The church tends to identify the saints as holy people of God within its own midst, among the baptized faithful. At the same time we recognize the holiness is not the exclusive domain any one community. The saints are “the living and the dead, the revered and the forgotten.”

At this holy season I like to think of as the fall “triduum” we celebrate God’s children on both sides of the grave. On All Hallows Eve we celebrated the powerlessness of the realm of death and all it terrors, celebrating the sweetness of life, teaching our children that ghosts and goblins are as empty of power over us as are the costumes in their image. Or maybe we just dressed up, got drunk and gave out candy and ate too much of it. Today on the Feast of All Saints we celebrate the living and the dead and tomorrow we will celebrate and remember the holy dead who yet live on All Souls Day.

These three days are built on the tradition of the Communion of the saints, the interconnectedness of the family of God between the living and those beyond death. We are not only the beloved children of God, we are her children and part of a family that transcends space and time and death. That holy communion, the communion of the saints, is for many of us a lively space in which we commune with our ancestors and those we love who have gone before us whether at a Dia de los Muertos shrine, family grave or in the sanctuary of our prayer. The communion of the saints is one of the often neglected spaces in which testimonies of God’s love abound and extend to us in the love of those who have gone before. Praying to and through the saints is a venerable and often misunderstood practice. Prayer is conversation. Invoking the aid of those who can see clearly from beyond the veil of death is no different than asking those on this side of death for their aid and prayers. Who are your saints?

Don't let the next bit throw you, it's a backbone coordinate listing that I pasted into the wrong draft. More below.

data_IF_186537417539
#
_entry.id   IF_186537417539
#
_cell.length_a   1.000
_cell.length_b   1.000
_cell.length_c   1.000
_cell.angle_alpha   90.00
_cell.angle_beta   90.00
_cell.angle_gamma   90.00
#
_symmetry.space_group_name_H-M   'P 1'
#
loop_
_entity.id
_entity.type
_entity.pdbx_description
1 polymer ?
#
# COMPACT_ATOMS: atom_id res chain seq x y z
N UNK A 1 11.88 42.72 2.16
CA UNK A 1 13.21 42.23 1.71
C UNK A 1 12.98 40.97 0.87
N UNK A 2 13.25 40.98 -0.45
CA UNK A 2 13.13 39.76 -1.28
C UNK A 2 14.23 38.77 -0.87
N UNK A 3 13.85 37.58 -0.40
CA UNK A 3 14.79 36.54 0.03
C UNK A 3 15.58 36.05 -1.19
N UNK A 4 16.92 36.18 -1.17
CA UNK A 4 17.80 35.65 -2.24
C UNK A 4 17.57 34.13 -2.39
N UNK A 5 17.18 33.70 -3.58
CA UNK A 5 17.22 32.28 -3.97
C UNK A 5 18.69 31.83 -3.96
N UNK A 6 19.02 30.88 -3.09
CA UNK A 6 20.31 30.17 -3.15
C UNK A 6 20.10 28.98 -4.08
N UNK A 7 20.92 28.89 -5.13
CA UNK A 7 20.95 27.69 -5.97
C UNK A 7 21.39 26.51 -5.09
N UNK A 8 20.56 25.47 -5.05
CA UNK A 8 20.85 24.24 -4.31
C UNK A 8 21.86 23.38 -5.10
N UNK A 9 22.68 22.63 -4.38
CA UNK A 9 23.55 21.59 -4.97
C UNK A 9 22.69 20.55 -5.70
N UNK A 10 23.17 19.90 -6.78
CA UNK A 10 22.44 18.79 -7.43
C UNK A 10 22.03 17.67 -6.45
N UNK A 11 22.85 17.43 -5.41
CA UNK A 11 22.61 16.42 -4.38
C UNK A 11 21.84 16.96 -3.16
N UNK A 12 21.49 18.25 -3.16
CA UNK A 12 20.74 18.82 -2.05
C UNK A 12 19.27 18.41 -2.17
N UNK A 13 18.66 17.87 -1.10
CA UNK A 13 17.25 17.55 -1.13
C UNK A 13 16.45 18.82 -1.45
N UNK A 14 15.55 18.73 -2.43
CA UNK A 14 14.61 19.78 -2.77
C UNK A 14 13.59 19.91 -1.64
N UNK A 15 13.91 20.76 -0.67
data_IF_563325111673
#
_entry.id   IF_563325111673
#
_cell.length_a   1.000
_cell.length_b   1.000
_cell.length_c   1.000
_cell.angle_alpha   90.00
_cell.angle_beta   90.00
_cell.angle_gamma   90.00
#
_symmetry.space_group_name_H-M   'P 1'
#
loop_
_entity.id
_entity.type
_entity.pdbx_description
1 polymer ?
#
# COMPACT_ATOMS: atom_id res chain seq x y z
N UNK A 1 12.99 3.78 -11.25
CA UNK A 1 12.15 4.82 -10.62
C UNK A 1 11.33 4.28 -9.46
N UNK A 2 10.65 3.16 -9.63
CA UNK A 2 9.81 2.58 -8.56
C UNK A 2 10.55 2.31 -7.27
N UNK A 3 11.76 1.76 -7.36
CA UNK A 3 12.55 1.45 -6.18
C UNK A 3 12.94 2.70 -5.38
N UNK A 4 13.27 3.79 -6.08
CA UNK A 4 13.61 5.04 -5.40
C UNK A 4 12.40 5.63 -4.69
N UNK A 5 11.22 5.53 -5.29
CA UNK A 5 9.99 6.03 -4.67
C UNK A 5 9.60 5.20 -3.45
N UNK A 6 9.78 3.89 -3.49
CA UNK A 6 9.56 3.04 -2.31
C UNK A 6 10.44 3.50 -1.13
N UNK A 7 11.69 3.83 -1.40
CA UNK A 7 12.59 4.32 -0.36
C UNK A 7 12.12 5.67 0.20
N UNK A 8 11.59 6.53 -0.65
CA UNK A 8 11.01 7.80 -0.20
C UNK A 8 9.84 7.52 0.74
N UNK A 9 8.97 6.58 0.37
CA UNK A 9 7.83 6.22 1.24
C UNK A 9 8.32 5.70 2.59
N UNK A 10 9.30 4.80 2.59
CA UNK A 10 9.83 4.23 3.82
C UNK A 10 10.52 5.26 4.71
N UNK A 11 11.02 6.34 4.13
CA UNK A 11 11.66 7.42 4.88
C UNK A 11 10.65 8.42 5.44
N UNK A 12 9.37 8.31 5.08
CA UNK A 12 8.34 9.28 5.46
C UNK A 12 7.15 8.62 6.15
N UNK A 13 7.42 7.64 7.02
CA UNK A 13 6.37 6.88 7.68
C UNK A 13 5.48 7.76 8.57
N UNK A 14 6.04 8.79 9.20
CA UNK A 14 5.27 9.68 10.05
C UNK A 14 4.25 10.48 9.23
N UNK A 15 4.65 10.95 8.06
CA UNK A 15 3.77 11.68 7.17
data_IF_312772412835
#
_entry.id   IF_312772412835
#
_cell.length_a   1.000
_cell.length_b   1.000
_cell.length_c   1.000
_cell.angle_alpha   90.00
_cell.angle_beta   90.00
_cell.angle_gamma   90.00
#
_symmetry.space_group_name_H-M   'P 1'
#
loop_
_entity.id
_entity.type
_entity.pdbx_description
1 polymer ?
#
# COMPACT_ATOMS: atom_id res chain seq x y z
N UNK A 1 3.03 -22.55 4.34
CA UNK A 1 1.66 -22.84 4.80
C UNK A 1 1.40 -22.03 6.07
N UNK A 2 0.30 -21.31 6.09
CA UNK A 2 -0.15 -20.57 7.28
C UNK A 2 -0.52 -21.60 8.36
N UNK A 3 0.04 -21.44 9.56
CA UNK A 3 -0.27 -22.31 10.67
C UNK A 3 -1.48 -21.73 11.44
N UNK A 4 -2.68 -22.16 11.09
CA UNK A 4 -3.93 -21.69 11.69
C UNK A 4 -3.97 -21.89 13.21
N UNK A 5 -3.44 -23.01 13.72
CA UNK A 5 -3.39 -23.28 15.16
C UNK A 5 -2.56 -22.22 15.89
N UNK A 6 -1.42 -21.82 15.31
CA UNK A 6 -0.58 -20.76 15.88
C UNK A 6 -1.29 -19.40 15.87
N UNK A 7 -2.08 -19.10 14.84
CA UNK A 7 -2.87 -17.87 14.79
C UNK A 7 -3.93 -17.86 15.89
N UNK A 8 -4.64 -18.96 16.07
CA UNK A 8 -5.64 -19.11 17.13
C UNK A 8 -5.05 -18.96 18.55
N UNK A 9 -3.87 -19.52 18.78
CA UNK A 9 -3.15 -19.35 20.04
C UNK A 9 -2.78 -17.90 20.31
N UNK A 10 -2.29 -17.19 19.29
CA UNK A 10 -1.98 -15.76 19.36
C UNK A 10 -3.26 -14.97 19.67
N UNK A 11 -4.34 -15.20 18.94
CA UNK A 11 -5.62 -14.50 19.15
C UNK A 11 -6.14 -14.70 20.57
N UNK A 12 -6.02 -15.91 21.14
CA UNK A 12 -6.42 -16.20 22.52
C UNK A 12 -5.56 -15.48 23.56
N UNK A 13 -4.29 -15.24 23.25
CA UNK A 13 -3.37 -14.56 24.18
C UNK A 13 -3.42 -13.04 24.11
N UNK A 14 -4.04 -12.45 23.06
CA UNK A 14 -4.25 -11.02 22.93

Beloved we are loved. We are God’s children. We are the saints of God whom others will call holy and on whom others yet unborn will call in prayer. Beloved, we are God’s children now; what we will be has not yet been revealed. What we do know is this: when God is revealed, we will be like God, for we will see God as ze is. Amen.